Immunoblotting was performed as previously described (Merianda et al. 2012). The following antibodies were used: anti-HuD (1 : 1000; Clonegene, Hartford, CT, USA), mouse anti-Myc (1 : 1000; Roche), and HRP-conjugated anti-rabbit or anti-mouse (1 : 3000; Abcam, Cambridge, MA, USA). Signals were detected by ECLplus per manufacturer's protocol (GE Biosciences, Pittsburgh, PA, USA).
Axonal growth analyses
Axon morphology was visualized using GFP, mCherry, and/or immunofluorescence as described (Donnelly et al. 2013). Mean axon length was obtained by measuring the longest axon per neuron using ImageJ. The number of branches was obtained by manually scoring processes ≥ 25 μm in length visualized by GFP or mCherry signals.
GraphPad Prism 5 software package (GraphPad, San Diego, CA, USA) was used for all statistical analyses. For FRAP, repeated measures anova with Bonferroni post hoc comparisons was performed to test the differences in means between groups and differences within group mean over time. For RTqPCR, axon growth and FISH quantification, results were analyzed using anova (one-way or two-way as indicated) with Bonferroni post hoc comparisons. To compare regression lines of mRNA survival, results from decay experiment of naïve and injury-conditioned sciatic nerve were tested using non-linear regression analysis with a straight-line model.
In vivo localization of GAP-43 mRNA in axons
GAP-43 is a neuronal-specific phosphoprotein that localizes to axonal growth cones during both developmental and regenerative growth (Benowitz and Routtenberg 1997). GAP-43 mRNA has been detected in axons of cultured neurons in RNA profiling studies (Willis et al. 2007; Taylor et al. 2009) and mice with depleted ZBP1 show decreased levels of GAP-43 mRNA in peripheral nerve by RT-PCR (Donnelly et al. 2011). Since peripheral nerves contain both neuronal and non-neuronal components, we used FISH/IF to determine if the GAP-43 mRNA detected in sciatic nerve by RT-PCR is within axons. Granular FISH signals for GAP-43 mRNA were seen in the adult rat sciatic nerve that overlapped with axonal but not glial proteins, consistent with a restricted axonal localization for GAP-43 mRNA in the nerves (Fig. 1a). Similar granular GAP-43 mRNA signals were seen in the axons of dissociated DRG neurons in culture, both along the axon shaft and extending into growth cones (Fig. 1b). No signals were seen with the scrambled probes (Fig. 1a, b, insets). The cell bodies of these cultured DRG neurons showed a more robust signal for GAP-43 mRNA (Fig. 1a), suggesting that only a fraction of the GAP-43 mRNA localizes into the axonal compartment as previously shown for β-actin mRNA (Donnelly et al. 2011).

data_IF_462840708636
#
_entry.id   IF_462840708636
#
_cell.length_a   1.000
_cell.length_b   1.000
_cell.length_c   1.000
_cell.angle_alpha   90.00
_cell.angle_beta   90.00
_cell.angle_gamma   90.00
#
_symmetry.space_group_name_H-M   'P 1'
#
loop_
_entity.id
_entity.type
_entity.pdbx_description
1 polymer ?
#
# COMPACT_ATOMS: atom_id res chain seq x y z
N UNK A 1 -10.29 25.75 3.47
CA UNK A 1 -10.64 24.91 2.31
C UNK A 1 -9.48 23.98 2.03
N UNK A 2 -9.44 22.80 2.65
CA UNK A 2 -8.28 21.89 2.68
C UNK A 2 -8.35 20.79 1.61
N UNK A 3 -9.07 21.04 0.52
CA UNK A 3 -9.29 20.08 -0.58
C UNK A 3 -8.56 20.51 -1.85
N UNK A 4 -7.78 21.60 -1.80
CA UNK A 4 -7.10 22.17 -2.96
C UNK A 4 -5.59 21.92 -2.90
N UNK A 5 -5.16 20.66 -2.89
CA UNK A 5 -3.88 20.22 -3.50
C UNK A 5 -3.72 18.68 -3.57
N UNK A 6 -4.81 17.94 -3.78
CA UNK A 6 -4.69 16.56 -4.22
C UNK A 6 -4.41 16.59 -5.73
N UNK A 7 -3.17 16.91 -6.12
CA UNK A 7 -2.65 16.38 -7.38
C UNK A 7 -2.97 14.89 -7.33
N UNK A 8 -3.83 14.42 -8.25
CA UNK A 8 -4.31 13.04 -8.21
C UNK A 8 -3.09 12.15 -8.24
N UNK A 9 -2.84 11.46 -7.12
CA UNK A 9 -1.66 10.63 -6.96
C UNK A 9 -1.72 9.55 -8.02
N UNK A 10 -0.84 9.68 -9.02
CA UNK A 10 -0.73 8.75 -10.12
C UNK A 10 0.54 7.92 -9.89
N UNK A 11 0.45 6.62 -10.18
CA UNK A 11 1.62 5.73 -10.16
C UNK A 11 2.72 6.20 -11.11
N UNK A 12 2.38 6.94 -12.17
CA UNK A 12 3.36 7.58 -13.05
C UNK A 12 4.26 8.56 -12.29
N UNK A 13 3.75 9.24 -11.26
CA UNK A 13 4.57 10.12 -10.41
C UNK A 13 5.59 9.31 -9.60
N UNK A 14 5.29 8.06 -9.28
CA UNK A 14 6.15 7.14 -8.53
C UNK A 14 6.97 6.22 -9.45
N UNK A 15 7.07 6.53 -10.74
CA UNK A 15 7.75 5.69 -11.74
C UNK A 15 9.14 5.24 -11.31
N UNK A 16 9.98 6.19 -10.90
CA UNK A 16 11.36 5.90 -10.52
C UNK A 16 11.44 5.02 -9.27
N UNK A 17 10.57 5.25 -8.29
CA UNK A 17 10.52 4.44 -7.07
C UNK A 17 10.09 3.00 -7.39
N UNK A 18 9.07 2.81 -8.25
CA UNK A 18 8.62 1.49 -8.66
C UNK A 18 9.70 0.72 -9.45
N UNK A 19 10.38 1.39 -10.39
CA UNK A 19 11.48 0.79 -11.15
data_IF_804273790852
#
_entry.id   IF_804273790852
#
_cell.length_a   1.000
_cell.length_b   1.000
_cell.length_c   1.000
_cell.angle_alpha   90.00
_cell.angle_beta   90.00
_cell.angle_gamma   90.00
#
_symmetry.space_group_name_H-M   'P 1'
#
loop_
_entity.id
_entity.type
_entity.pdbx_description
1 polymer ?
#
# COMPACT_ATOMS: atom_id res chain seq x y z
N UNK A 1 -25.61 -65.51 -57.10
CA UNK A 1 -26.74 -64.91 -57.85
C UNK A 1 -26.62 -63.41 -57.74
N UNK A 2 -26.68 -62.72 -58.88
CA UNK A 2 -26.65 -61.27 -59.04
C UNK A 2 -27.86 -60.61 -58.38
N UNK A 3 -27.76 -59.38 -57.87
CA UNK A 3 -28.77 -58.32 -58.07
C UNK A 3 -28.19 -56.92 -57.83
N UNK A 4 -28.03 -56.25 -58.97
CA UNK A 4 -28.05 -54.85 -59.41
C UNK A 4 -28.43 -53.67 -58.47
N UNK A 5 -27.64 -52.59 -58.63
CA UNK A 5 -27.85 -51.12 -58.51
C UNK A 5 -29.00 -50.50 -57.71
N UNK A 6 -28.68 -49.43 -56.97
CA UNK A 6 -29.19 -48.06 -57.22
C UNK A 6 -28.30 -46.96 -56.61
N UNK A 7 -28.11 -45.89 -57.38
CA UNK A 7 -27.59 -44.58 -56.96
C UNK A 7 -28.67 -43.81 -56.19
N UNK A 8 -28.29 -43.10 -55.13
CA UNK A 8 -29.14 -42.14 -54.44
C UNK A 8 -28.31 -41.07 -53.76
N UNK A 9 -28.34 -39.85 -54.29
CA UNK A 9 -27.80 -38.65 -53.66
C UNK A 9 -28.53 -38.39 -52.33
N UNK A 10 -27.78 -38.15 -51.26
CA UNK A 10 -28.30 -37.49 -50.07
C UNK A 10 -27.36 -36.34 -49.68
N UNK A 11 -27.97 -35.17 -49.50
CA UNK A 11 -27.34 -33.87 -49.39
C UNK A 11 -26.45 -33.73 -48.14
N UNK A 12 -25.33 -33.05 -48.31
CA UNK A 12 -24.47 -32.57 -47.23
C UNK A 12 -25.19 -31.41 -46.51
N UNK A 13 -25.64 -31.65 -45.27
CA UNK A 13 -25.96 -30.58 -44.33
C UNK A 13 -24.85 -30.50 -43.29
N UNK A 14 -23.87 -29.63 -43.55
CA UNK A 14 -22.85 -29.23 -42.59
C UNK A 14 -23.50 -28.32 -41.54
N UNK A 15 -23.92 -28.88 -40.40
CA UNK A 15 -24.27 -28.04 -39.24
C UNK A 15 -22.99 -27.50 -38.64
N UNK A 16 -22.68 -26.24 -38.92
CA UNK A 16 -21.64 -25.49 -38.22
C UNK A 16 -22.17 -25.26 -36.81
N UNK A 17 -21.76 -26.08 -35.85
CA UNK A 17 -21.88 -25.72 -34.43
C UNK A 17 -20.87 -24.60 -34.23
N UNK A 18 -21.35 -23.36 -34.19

Increased survival of GAP-43 mRNA in injured sciatic nerve